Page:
You know all the self-congratulatory backslapping that goes on among some elected officials when it comes to how progressive Augusta is? How forward thinking? Well, in spite of the fact that we’re about to host our second TEDx program and have coaxed some big companies to come our way, a national organization is crying BS.
A new report by the Human Rights Campaign, the nation’s largest lesbian, gay, bisexual and transgender civil rights organization, ranks Augusta at the bottom of the state again in its annual Municipal Equality Index, which looks at things like non-discrimination laws, relationship recognition and municipal services.
That’s lower than Atlanta, Savannah, DeKalb County, Columbus, Decatur and Athens.
It’s not just low, it’s really low. Augusta earned just 10 points out of 100 possible points, which puts it in the bottom five percent of cities nationwide. The bottom five percent.
If you’ve ever driven around the country you know just how backward some of it can be.
The dismal showing can be seen in all the zeros on the Municipal Quality Index scorecard. In fact, the only place the city scored any points at all came from receiving four out of four points for having a human rights commission, three out of three for Non Discrimination Ordinance enforcement by a commission or executive and three out of five for the leadership’s public position on LGBT equality.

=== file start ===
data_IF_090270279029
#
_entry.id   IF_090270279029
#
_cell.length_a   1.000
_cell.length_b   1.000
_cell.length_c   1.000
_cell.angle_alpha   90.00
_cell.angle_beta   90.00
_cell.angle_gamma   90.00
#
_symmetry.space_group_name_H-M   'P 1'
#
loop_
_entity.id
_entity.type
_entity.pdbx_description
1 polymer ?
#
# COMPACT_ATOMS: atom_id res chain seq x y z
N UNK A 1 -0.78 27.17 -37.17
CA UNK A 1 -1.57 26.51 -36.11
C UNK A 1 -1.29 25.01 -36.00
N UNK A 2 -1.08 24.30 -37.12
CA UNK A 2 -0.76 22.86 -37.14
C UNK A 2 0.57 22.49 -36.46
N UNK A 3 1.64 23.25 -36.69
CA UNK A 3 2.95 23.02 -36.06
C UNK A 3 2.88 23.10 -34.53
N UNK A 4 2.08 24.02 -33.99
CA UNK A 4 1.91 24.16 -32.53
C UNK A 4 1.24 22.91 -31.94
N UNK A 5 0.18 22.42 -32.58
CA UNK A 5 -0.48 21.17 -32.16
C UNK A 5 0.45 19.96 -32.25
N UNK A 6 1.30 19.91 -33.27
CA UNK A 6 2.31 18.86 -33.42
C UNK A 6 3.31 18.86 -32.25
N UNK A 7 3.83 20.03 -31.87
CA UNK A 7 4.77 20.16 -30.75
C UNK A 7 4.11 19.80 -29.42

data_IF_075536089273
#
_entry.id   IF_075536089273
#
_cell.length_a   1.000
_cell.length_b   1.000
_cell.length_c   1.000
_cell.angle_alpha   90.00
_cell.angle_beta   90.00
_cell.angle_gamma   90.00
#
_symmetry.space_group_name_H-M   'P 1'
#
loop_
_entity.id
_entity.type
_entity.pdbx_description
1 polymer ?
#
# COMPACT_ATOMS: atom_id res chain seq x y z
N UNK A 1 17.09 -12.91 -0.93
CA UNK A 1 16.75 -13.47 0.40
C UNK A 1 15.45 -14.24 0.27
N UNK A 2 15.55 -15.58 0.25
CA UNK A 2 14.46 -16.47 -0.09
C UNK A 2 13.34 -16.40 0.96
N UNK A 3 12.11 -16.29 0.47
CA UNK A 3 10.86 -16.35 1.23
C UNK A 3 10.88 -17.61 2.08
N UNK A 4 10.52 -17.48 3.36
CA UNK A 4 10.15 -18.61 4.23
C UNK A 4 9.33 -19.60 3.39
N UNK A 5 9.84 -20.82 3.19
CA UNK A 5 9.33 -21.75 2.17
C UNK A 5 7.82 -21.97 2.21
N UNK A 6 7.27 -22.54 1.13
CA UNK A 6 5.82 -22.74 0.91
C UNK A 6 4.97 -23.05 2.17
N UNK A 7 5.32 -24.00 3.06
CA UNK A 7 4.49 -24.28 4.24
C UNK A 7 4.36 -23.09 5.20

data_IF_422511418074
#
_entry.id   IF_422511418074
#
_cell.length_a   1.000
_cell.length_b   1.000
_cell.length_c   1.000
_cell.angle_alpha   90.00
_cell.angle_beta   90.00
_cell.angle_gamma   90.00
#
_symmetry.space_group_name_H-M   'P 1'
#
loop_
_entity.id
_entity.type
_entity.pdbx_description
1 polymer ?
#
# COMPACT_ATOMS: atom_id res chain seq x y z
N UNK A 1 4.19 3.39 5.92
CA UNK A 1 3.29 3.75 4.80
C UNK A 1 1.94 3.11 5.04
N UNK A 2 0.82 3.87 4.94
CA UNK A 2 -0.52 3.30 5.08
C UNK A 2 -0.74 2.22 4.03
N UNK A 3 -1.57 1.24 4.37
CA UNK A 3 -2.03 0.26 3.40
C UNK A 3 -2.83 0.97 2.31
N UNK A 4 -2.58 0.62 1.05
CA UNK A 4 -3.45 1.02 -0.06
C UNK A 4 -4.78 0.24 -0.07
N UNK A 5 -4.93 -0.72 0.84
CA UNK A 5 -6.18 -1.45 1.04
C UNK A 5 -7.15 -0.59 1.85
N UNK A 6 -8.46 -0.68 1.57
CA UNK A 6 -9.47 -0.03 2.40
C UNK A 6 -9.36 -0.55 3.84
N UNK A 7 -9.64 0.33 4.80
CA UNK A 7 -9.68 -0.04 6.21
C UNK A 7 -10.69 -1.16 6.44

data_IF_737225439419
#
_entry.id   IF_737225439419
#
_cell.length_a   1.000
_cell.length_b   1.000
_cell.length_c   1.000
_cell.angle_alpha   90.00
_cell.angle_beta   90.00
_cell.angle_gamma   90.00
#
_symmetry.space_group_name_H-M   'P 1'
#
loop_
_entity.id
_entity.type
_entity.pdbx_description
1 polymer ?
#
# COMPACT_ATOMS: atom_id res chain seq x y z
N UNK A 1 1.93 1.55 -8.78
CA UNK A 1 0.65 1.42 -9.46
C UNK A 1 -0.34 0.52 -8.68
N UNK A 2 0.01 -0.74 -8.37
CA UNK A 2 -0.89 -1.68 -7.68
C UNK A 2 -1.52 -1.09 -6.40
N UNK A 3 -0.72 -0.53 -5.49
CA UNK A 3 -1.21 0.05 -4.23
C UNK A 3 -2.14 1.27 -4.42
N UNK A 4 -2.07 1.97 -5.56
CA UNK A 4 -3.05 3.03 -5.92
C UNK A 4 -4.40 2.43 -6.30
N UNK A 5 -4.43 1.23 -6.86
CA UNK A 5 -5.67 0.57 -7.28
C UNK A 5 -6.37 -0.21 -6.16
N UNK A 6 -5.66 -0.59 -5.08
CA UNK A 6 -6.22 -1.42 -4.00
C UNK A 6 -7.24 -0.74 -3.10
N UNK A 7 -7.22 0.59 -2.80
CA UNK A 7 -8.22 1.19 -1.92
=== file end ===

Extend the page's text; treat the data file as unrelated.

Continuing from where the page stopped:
The last marks are kind of ironic, given Augusta’s tentative start to the Pride Parade.
In 2010, Mayor Deke Copenhaver received a lot of heat from LGBT supporters for what appeared to be a lack of solidarity with the community when instead of wholeheartedly embracing the idea, he sought a legal opinion from the city attorney before okaying the parade request from Augusta Pride.
Of course, the list is even more damning coming as it is on the heels of Apple CEO Tim Cook’s public coming out in October, which ratcheted up the exposure to LGBT issues. The fact that Cook is leading a technology and culture powerhouse like Apple advanced the idea that the tech industry and other creative business sectors are setting a high priority on an accepting, progressive climate for the areas they choose to locate.
The tech industry and these other creative business sectors are exactly who Augusta is anxious to recruit, which sets up an interesting challenge for local leaders.
Can Augusta reverse its practices and improve its perception as a progressive, inclusive community before it loses what momentum it has? Or is it doomed to lumber on as it has been, letting whatever good buzz it manages to generate fade away?